US President Donald Trump and his Secretary of State Mike Pompeo have brushed aside North Korean leader Kim Jong-un's demand for Washington to show more flexibility in nuclear talks by year-end.
Asked about Kim's statement last week that he was only interested in meeting Trump again if the US came with the right attitude, Pompeo told reporters the president was "determined to move forward diplomatically."
But Pompeo said Kim had made a commitment to denuclearise and "we collectively need to see that outcome move forward."
Trump and Kim have met twice, in Hanoi in February and Singapore in June, seeming to build personal goodwill but failing to agree on a deal to lift sanctions in exchange for North Korea abandoning its nuclear and missile programs.
The Hanoi talks collapsed after Trump proposed a "big deal" in which sanctions would be lifted if North Korea handed over all its nuclear weapons to the US. He rejected partial denuclearisation steps offered by Kim.
Breaking his silence on the summit in a speech to North Korea's Supreme People's Assembly on Friday, Kim said it was "essential for the US to quit its current calculation method and approach us with a new one."
He said North Korea would "wait for a bold decision from the US with patience till the end of this year," raising the potential for the unresolved North Korea nuclear issue to become a liability for Trump during his 2020 re-election bid.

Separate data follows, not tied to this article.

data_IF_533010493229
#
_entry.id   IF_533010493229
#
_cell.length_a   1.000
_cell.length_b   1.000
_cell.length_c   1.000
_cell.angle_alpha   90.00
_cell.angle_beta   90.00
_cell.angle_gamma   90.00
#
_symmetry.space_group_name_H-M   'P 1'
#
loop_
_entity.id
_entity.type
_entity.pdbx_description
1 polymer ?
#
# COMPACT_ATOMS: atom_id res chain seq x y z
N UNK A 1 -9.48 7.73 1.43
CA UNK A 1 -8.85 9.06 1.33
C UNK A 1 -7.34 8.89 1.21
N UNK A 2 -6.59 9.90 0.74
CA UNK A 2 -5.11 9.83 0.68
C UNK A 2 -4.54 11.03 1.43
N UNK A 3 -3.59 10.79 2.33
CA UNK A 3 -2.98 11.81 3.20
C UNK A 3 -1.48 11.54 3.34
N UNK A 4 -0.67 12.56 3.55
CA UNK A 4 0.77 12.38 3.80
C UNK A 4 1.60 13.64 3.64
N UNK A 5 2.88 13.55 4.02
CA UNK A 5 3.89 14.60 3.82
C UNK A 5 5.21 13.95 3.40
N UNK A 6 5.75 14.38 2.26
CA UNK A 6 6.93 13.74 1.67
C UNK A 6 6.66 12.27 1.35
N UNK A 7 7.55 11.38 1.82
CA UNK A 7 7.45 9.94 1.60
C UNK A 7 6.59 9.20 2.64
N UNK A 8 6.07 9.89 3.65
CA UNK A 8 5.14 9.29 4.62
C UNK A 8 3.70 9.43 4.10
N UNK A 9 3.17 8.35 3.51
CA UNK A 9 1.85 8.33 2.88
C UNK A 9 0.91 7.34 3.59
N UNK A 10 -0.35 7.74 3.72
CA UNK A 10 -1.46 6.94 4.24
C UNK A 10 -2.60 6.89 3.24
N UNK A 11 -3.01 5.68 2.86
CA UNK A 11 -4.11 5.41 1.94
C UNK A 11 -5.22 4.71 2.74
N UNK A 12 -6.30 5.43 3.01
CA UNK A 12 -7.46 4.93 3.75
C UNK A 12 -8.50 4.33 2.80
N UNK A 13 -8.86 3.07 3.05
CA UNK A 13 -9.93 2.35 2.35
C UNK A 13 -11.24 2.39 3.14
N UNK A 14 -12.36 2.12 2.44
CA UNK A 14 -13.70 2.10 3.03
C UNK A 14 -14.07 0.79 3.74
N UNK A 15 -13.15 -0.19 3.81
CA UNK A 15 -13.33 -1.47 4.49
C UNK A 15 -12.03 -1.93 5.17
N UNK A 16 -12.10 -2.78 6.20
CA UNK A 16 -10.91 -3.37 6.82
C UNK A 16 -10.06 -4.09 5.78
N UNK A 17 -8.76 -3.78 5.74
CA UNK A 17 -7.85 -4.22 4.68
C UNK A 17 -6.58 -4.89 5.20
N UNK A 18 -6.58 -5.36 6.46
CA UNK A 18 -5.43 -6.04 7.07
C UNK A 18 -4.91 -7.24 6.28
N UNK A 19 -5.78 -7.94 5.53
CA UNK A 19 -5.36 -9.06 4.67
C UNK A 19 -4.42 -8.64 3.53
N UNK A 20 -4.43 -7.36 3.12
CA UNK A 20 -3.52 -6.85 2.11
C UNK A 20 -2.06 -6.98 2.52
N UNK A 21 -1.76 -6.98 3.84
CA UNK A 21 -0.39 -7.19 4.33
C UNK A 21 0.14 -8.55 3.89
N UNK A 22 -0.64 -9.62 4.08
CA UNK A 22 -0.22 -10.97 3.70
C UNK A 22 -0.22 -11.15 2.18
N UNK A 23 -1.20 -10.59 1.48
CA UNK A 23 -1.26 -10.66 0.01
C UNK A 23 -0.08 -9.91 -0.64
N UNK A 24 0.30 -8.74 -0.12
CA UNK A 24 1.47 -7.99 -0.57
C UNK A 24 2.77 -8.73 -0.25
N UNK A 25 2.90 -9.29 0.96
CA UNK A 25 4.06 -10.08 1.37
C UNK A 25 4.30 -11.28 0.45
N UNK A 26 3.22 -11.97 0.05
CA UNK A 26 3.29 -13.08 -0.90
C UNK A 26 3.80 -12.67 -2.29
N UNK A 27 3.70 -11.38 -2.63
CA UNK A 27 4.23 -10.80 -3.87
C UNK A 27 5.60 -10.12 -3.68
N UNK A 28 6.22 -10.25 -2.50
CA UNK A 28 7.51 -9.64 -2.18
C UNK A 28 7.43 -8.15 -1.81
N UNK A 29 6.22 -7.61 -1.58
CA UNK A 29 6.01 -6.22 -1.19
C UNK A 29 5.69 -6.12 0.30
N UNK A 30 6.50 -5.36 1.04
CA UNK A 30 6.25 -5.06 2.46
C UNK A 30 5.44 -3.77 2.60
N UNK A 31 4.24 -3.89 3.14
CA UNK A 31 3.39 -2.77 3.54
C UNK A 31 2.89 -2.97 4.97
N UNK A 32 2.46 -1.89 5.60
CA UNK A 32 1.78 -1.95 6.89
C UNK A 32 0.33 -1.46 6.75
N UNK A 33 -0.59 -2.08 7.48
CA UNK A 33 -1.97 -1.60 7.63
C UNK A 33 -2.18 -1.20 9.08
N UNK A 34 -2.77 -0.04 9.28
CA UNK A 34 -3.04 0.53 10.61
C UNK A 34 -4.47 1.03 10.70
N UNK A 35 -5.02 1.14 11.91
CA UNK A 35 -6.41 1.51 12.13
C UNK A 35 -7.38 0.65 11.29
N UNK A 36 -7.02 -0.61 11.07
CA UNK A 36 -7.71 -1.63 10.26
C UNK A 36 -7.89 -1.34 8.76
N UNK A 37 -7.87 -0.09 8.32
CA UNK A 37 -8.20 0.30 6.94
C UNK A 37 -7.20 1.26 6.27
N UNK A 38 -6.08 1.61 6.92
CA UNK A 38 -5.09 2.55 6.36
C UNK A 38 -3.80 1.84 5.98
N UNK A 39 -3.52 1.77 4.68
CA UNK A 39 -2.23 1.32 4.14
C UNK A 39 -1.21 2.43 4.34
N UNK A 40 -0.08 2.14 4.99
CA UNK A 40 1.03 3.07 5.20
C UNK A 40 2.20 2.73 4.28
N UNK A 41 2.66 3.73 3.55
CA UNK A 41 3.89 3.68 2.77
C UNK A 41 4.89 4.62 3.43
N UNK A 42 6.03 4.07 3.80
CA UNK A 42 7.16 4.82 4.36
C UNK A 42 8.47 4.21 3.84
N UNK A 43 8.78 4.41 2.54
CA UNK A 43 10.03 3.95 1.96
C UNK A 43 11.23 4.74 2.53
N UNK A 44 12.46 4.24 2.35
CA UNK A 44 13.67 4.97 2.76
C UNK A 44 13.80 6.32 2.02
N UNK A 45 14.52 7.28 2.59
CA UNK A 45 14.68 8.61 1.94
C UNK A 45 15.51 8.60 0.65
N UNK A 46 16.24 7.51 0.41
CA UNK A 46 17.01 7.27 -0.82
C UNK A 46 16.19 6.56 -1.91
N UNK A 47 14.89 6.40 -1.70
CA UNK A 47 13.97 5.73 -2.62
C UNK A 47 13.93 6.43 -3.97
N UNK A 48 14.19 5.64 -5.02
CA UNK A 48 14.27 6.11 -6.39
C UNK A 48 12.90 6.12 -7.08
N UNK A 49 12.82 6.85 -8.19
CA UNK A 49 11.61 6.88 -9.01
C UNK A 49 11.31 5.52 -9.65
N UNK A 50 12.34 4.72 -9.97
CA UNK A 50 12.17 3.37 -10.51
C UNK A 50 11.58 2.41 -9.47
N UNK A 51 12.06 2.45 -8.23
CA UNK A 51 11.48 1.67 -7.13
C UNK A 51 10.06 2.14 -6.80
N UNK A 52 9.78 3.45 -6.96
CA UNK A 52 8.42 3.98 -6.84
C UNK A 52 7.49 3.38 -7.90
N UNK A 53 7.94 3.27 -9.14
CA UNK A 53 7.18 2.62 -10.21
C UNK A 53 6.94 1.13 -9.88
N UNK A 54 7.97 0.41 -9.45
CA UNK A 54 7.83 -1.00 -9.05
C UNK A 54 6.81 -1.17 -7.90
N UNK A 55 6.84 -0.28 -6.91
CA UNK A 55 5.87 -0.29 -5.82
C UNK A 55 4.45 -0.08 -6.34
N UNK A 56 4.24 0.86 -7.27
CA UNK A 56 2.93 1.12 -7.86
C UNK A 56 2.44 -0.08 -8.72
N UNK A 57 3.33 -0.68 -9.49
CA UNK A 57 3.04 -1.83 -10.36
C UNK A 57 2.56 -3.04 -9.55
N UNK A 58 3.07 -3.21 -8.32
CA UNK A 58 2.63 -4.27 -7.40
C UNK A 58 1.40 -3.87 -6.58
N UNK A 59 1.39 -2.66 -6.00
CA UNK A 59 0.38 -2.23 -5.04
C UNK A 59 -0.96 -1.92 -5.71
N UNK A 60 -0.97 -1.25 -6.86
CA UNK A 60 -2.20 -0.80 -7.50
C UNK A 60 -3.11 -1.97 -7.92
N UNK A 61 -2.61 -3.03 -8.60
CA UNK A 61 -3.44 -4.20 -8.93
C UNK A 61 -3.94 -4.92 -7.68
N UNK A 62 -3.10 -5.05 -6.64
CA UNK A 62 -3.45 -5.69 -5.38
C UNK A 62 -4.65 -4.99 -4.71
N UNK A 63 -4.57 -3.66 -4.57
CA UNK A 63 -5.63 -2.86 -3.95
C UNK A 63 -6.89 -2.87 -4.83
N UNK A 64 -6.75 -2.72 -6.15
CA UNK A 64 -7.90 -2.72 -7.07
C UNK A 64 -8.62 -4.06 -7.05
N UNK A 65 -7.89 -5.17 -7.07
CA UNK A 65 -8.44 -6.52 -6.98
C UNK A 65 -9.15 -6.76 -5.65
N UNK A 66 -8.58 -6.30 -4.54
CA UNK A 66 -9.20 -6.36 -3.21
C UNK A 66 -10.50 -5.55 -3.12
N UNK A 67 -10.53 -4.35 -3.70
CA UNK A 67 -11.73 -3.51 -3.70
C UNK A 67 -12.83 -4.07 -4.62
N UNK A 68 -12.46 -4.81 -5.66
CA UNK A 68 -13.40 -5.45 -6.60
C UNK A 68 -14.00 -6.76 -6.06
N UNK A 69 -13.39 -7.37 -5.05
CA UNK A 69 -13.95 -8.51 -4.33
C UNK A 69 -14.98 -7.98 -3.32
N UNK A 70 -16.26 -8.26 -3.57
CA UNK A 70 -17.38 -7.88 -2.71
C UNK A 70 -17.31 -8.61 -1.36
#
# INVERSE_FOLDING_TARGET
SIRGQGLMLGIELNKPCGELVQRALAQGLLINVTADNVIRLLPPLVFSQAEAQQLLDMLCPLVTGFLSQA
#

In a speech in Minnesota, Trump nevertheless maintained an upbeat tone on North Korea, saying the issue was "moving along" with Pyongyang sticking to a freeze in nuclear and missile testing in place since 2017.
He again stressed his "very good relationship" with Kim "who just said the other day he looks forward to more talks."
"Talk is OK. Talk is OK," Trump said adding that he did not want the process to move fast. "It doesn't have to move fast. Right now it's moving along just perfectly. And we have a good relationship, the sanctions are on ... there's a lot of constructive things going on."
On Saturday, Trump said a third summit with Kim "would be good in that we fully understand where we each stand."
Despite Trump's and Pompeo's remarks, US officials have acknowledged that the two sides have failed to agree on a definition of denuclearisation.
And in a year of talks, Pyongyang has given no public indication of willingness to abandon its weapons program unilaterally as Washington has demanded.